5. RECEIVING LASER BEAM USING A PIN PHOTODIODE:

      For reception we need an optical receiver within the optical spectral range of the transmitted laser beam. This receiver should have a high enough switching speed to sustain the required data rate as well. LDRs or Phototransistors are unsuitable due to their sluggish response. A PIN photodiode has a much faster response time than the other 2 and is hence used here.

      The PIN Photodiode operates as a voltage

      supply.

      source as well a current

      source in response to the

        1. Wavelengths: Nowadays, laser diodes with wavelengths around 635 nanometeers are available which is a very visible red wavelength (actually may appear slightly orange-red). Deep Red (670 nm) and

          incident light in the wavelength range of 600 nm to 1050 nm. The current measurement is preferred since the output current changes linearly with incident light power – it is linear from a few pico-amps up to few

          beyond, IR (780 nm, 800 nm, 900 nm, 1550 nm, etc.)

          milli-amps. The voltage

          output, however, changes

          up to several micromts are also available. Green and blue laser diodes which have been produced in various

          logarithmically with incident light power.

    6. ZERNIKE POLYNOMIAL:

      research labs, only operated at liquid nitrogen temperatures, had very limited life spans (~100 hours or worse), or both. Recent developments suggest that long lived room temperature blue and green diode lasers will

      The Zernike polynomials are a set of functions that are orthogonal over the unit circle. They are useful for describing the shape of an aberrated wave-front in the pupil of an optical system or true height corneal

      be commercially available. Violet (around 400 nm)

      laser diodes are just going into production.

        1. Beam quality: lasers generally don't have ideal beam characteristics, but they are fairly easy to focus to the degree that the beam does not widen by more than a millimeter or two per meter. Most diode laser "pointers" and collimated diode laser modules should achieve this.

        2. Power: .1 mW to 5 mW (most common), up to 100

          topography. There exist several different normalization and numbering schemes for these polynomials. The purpose of this outline is to describe a standard for presenting Zernike data as it relates to aberration theory of the eye. Useful derivations and tables are included.

          W or more available. The highest power units are

          composed of arrays of laser diodes, not a single device.

        3. Sensitivity: The "junction" or main light-emitting working part of a typical laser diode is about the size of a bacterium and can overheat within a microsecond if its limits are exceeded. Furthermore, the minimum current to achieve laser operation ("laser threshold") can easily be near or over 80 percent of the "fatal dose" of current. There is a maximum current which must not be exceeded for even a microsecond – this depends on the particular device as well as junction temperature. This sensitivity to over current is due to the very large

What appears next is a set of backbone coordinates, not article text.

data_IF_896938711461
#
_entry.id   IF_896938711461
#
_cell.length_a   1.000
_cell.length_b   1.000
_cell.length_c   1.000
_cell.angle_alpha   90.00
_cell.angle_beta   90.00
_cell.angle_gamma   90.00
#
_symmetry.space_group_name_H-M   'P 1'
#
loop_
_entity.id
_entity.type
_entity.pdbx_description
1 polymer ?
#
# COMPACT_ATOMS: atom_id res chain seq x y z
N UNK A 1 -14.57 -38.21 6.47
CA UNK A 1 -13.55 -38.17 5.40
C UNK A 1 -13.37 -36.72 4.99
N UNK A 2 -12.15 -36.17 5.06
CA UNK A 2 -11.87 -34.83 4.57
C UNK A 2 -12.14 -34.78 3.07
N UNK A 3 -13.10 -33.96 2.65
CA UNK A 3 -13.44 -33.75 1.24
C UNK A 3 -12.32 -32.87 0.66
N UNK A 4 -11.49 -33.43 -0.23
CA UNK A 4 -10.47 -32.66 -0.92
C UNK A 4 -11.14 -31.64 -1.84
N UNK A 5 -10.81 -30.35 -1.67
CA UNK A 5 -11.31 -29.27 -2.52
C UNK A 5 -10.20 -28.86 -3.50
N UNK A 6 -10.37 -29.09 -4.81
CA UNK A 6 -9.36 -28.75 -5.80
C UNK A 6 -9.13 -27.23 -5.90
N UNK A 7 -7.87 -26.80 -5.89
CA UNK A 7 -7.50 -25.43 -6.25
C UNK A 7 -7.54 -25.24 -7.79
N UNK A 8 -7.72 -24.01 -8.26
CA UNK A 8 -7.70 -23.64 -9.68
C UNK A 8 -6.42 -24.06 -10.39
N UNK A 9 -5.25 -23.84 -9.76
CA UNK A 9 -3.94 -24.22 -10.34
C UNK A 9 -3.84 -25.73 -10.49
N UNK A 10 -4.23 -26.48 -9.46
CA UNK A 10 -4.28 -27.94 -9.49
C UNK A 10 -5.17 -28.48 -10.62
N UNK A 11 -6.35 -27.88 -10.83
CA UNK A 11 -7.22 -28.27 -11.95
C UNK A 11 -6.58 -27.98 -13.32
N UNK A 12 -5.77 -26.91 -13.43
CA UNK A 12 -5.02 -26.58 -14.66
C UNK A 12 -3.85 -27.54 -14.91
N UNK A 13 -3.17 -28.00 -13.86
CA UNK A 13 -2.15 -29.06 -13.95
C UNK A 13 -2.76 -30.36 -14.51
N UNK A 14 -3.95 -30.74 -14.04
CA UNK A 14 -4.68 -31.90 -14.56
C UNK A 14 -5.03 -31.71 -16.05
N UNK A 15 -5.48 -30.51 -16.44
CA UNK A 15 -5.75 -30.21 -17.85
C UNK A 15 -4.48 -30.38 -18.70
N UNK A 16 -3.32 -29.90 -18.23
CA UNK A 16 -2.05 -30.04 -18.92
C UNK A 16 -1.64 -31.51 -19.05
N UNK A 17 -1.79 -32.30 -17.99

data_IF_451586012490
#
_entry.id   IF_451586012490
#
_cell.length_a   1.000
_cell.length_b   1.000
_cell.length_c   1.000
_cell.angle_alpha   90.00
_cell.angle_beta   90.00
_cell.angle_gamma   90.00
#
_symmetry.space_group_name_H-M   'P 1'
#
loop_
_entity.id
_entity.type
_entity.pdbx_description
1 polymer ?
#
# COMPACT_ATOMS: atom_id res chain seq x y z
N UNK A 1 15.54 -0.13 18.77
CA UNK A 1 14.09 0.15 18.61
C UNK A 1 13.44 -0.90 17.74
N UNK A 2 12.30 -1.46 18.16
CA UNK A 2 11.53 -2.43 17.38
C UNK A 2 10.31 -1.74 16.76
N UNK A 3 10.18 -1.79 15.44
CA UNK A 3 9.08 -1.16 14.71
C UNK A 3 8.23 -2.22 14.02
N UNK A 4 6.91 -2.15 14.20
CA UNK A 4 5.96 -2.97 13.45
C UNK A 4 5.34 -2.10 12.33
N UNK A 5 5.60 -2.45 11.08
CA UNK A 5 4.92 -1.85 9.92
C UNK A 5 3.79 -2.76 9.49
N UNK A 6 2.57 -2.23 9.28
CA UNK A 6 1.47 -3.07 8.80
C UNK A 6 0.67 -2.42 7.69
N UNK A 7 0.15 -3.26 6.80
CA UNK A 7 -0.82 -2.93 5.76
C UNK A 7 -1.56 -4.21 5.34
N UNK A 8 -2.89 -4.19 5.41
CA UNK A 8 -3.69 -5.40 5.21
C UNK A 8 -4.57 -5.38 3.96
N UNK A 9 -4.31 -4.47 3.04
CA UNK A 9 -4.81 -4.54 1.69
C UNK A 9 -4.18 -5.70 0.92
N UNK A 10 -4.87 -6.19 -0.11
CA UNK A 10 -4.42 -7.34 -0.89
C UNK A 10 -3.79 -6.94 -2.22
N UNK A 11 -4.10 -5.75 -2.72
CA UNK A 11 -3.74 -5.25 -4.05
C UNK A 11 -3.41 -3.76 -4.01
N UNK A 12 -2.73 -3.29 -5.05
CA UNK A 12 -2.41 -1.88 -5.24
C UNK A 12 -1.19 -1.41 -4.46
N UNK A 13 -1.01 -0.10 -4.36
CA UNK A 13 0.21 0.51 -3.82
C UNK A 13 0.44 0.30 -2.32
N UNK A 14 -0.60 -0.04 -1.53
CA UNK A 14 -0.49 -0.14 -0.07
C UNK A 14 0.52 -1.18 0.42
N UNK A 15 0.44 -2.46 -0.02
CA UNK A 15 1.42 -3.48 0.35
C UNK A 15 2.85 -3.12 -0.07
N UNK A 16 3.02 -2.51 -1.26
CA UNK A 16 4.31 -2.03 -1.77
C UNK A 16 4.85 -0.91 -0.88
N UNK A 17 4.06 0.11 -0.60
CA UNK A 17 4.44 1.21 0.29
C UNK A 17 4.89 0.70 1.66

The first 15 Zernike polynomials, ordered vertically by radial degree and horizontally by azimuthal degree

      m=4 n=4

      Quatr

      efoil

      A simple quatrefoil shape in itself can be symbolic of the quatreant.

      m=1

      2nd

      order coma

      In optics

      (especially

      n=5

      telescopes), the

      coma, or comatic

      aberration, in an

      optical system

      refers to aberration

      inherent to certain

      optical designs.

      m=4 n=4

      Quatr

      efoil

      A simple quatrefoil shape in itself can be symbolic of the quatreant.

      m=1

      2nd

      order coma

      In optics

      (especially

      n=5

      telescopes), the

      coma, or comatic

      aberration, in an

      optical system

      refers to aberration

      inherent to certain

      optical designs.

    7. SIMULATION RESULTS AND DESCRIPTIONS

      8.3.1 Aberration correction through MATLAB

      Results

      Polyno mal order

      Type of aberra tion

      Befor e correc tion

      After corre ction

      Description

      m=0 n=0

      Pisto n

      In optics, piston is the mean value of a wavefront or phase profile across the pupil of an optical system.

      m=1 n=1

      Tilt

      Tilt quantifies the average slope in both the X and Y directions of a wavefront.

      m=0 n=2

      Defo cus

      defocus is the aberration in which an image is simply out of focus.

      m=2

      Astigm

      An optical

      n=2

      atism

      system with

      astigmatism

      is one where

      rays that

      propagate in

      two

      perpendicular

      planes have

      different

      focus.

      m=1

      Com

      In optics

      n=3

      a

      (especially

      telescopes), the

      coma, or

      comatic

      aberration, in

      an optical

      system refers to

      aberration

      inherent to

      certain optical

      designs.

      m=3

      Trefo

      A simple trefoil

      n=3

      il

      shape in itself can

      be symbolic of the

      Trinity.

      m=0

      Sphe

      Spherical

      n=4

      rical

      aberration occurs

      aberr

      due to the

      ation

      increased refraction

      of light rays

      m=2

      2ndorder

      astigmatism is one

      n=4

      astigma

      where rays that

      sm

      propagate in two

      perpendicular

      planes .

      Polyno mal order

      Type of aberra tion

      Befor e correc tion

      After corre ction

      Description

      m=0 n=0

      Pisto n